In Part 1 of this series, we found that online education in public schools is largely limited to WhatsApp messages and many kids cannot even access them. On the other end of the spectrum are well-established, high-end private schools that have also been providing online classes since the start of the pandemic. In Part 2, we find out if they made e-learning effective.
Aparna Hariharan runs math and science classes for grades 5-10 students studying in private schools. She says her workload has multiplied since COVID. Her students say the program was covered at school, but she finds that they did not understand it. So she has to work a lot more than usual to get them to understand the concepts. The cumulative learning gap can get worse, she says, with an example: “In 8th standard, students have to apply concepts learned in 7th standard, but they forgot what they learned in 7th” .
Meetu Sehgal, who teaches Hindi classes, says his students’ parents are unhappy with online classes at school. Its students come from private schools and international schools established in Bangalore.
These teachers seem to understand the shortcomings of online courses.
In online lessons, Aparna points out, children only listen to the teacher in a relaxed manner. Unlike before, the children do not take notes, which would allow better understanding. In fact, they have difficulty writing during online classes, she says.
In addition, although teachers give homework, the number of homework is less, she notes. “If the kids took 25 sums earlier, now they’re only 10-15. Since the number of school hours is less than before, they also finish portions very quickly.
Plus, with multiple-choice questions in exams – as opposed to descriptive questions – students don’t have to think about concepts while answering them, Aparna points out.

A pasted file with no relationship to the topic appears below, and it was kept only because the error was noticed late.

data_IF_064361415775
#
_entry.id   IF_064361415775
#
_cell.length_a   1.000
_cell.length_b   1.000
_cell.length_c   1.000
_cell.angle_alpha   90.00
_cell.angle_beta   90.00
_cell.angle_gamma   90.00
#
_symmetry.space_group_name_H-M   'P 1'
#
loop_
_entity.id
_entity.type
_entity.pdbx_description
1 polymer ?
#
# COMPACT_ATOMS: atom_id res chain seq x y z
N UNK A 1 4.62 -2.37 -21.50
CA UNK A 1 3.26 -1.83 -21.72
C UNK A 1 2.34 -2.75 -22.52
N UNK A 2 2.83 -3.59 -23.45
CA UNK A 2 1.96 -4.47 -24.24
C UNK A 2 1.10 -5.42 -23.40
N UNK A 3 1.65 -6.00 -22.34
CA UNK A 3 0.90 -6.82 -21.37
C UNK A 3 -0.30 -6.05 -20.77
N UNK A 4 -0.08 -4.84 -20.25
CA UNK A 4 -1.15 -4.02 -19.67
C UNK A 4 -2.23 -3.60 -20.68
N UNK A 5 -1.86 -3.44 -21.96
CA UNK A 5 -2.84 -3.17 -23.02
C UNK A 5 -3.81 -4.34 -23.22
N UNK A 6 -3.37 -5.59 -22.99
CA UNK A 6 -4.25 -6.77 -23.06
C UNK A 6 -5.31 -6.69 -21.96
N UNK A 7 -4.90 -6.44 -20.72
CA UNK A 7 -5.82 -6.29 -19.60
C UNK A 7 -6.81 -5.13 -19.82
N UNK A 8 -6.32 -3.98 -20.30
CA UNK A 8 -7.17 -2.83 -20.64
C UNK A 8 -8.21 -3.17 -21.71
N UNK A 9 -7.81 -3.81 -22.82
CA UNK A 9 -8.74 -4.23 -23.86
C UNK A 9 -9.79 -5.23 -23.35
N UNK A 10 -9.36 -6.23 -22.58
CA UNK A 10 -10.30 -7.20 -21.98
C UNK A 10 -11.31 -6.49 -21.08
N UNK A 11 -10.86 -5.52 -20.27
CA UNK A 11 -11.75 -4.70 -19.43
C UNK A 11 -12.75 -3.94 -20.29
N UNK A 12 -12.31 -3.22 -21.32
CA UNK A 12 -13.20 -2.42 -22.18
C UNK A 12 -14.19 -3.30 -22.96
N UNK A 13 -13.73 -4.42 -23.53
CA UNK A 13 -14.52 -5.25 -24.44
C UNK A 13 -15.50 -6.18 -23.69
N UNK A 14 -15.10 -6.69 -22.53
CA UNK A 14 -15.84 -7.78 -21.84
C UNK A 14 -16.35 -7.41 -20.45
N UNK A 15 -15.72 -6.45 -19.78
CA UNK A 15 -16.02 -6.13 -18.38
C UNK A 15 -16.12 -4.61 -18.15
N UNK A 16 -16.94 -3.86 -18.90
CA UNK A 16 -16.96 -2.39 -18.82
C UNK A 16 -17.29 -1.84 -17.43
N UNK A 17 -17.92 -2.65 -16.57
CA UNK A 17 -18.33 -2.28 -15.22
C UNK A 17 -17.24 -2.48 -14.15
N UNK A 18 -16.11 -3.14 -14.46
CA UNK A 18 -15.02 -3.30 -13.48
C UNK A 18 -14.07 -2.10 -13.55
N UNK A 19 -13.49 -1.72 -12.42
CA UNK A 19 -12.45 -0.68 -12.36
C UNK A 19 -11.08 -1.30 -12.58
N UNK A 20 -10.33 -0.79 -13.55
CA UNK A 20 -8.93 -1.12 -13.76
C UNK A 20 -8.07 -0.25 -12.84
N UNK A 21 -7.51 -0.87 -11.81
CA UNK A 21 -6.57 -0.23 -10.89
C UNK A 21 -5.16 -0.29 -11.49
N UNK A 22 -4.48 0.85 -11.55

Educators also point out that in an online course, the teacher would have a hard time observing children and determining how well they understood the concepts, unlike in a physical course. Children are also unable to discuss and learn from their peers.
Understanding these shortcomings, Meetu – who has transitioned comfortably to online courses – adopts a few rules. She organizes lessons in small groups so that every child receives attention. In his lessons, students must always be filmed and not silent. They should also write notes and send them to Meetu throughout the course. For homework, they should write descriptive answers.
Harder on young children
A first-grade teacher at a well-established private school that deals with core subjects says things are looking better this year. Last year, the school mainly sent recorded videos to students. This year, they’ve gone entirely online. Apparently only 20-30% of children now use smartphones; the rest have laptops or iPads.
However, significant learning gaps exist, she says. And teachers are working a lot harder to correct them. “Last year, in higher KG, they should have learned to read, to frame basic sentences, basic concepts in mathematics like addition / subtraction. But they didn’t. For example, she organizes individual and group activity sessions – which are fun-focused – every afternoon, to help them catch up. The regular program is taught in the morning.
This year the class is divided into two groups of 18 children each, so that the pupils receive better attention. Each group has a two hour lesson in the morning. Before that, children have half an hour to chat / socialize with other children. Afternoon sessions are organized so that each child receives at least one individual session or one group session each week.
She also had to change her teaching method: “In physical classes, I am used to giving PowerPoint presentations or demonstrating using objects. But it doesn’t work online because young children get distracted very quickly. So every night I have to plan a game or activity for the next day’s class.